From Cars to Crews: The Evolution of Construction Scheduling
A Look at LBS
Over the years, numerous construction tools and scheduling methods have emerged as a means to solve construction challenges. Location-based scheduling (LBS) is one of the latest methods that promise to increase efficiency. It is causing many to take a closer look at how projects and work move through time.
For Henry Ford, changing the way work moved through time was more than a promise. In 1913 he introduced the world to assembly line automation as part of the turn-of-the-century manufacturing boom in the United States. Ford’s advancement dramatically increased production by keeping the crews stationary and moving the work along a linear path. This resulted in more cars built in less time.
Following Ford’s success, engineers from many industries examined linear methods for accomplishing all kinds of tasks. Ford’s concept underpinned new ideas related to overall process improvement. In construction, linear scheduling methods have also evolved as new techniques to improve the planning and control of projects. The location-based scheduling method is designed to help plan and control the movement of work crews through a building. In contrast to the assembly line approach, the crews move through stationary work areas, or locations. With LBS, crews are coordinated and managed to ensure a smooth procession from area to area throughout a building with minimal conflicts and idle time for workers and equipment.
LBS vs. CPM
CPMI President Mike D’Onofrio has explored LBS for years. At the December 2011 Construction Superconference in San Francisco, Mike participated in a panel moderated by Rick Lowe of Duane Morris. The panel, which included attorneys and location-based scheduling experts, explored how LBS compares with the critical path method (CPM), including the benefits and drawbacks of each method and their impacts on the planning and control of projects. The discussion topic was also formally accepted and presented as a paper to the American College of Construction Lawyers in early 2012.
Olli Seppänen, author and expert on the LBS method, has considered the historical basis of LBS in great detail. As Seppänen describes in his 2010 book, Location-Based Management for Construction, the first documented use of location-based methods was for the Empire State Building in 1929. According to the author, the techniques were employed mainly by the builder as visual planning and controlling tools.
How LBS Works
LBS evolved as a combination of CPM and the linear scheduling method. It tracks the continuity of crews working on production tasks. Like CPM, LBS is based on a network of work activities; however, LBS clusters the work activities that can be performed by a single crew into tasks. A task is made up of work activities that “repeat” in multiple locations. The grouping allows the efficient planning and management of the crew’s workflow and production rates for the work activities within the task.
LBS uses logic relationships to define the sequence of activities (similar to CPM) and also to force continuity of activities within tasks. The activities within a task are scheduled in a continuous manner for efficiency, i.e., a crew will complete work at one location and then start work at the next location without interruption. LBS is presented graphically in a flowline diagram— a graph that shows the movement of crews through locations over time. There is a striking difference in the graphical representation versus CPM. CPM focuses on managing time (Gantt chart form); LBS focuses on crew flow (flowline).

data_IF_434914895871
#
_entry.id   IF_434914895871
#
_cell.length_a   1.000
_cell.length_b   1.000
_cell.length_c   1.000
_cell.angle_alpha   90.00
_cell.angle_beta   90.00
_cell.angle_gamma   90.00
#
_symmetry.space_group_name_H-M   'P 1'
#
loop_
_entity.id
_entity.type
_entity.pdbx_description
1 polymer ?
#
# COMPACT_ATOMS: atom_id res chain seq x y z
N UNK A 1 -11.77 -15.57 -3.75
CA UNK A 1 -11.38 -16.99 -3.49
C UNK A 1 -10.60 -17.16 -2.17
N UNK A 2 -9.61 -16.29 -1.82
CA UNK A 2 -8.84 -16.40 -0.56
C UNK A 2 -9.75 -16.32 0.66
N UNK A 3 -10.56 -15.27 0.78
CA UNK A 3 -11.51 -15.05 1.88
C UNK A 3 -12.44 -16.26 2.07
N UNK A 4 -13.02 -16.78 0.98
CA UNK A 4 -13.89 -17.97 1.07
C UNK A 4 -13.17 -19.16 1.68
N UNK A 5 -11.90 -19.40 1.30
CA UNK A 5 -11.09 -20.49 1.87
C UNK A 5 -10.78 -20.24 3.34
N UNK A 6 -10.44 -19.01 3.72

In LBS, the slope of the flowlines represents which trades are proceeding faster or slower. The LBS schedule can be optimized by changing the production rates so that the tasks are aligned as close to parallel as possible. Schedulers who use CPM or LBS should attempt to accurately reflect the relationship between the activities with regard to the dependency, concurrency, and flow of all work.
Adoption of LBS
The increasing use of building information modeling (BIM) in the construction industry is likely to benefit location-based methods. BIM makes available more information that can be accessed to set up quantities, locations, and productivity targets. For example, BIM may provide drywall quantities for each floor of a building. With LBS, the material quantities at each location can be used to determine durations, resources, and productivity.
Adoption is a major hurdle for LBS and any new scheduling method. According to several estimates, over 90 percent of the construction firms in the United States use the critical path method of scheduling to control and manage their projects. LBS-driven vendors are promoting improved efficiency based on several large projects that have used LBS software as an addition to CPM. New methods in construction scheduling such as LBS raise significant legal and practical implications for project stakeholders. While projects managed with LBS can clearly save production dollars for the trades, the legal implications are not well documented. CPM is still the gold standard for proving a delay claim. How the use of LBS affects the critical path delays on a project remains in question.
In the decade ahead, additional case studies will need to demonstrate how location-based scheduling can consistently provide project stakeholders with improved target outputs. As the number of BIM projects increases, construction managers will persist in exploring scheduling methods that allow professionals to efficiently manage greater project detail. Time will tell whether LBS can gain market share over CPM, or if it will continue to be marketed as a productivity enhancement to CPM scheduled projects.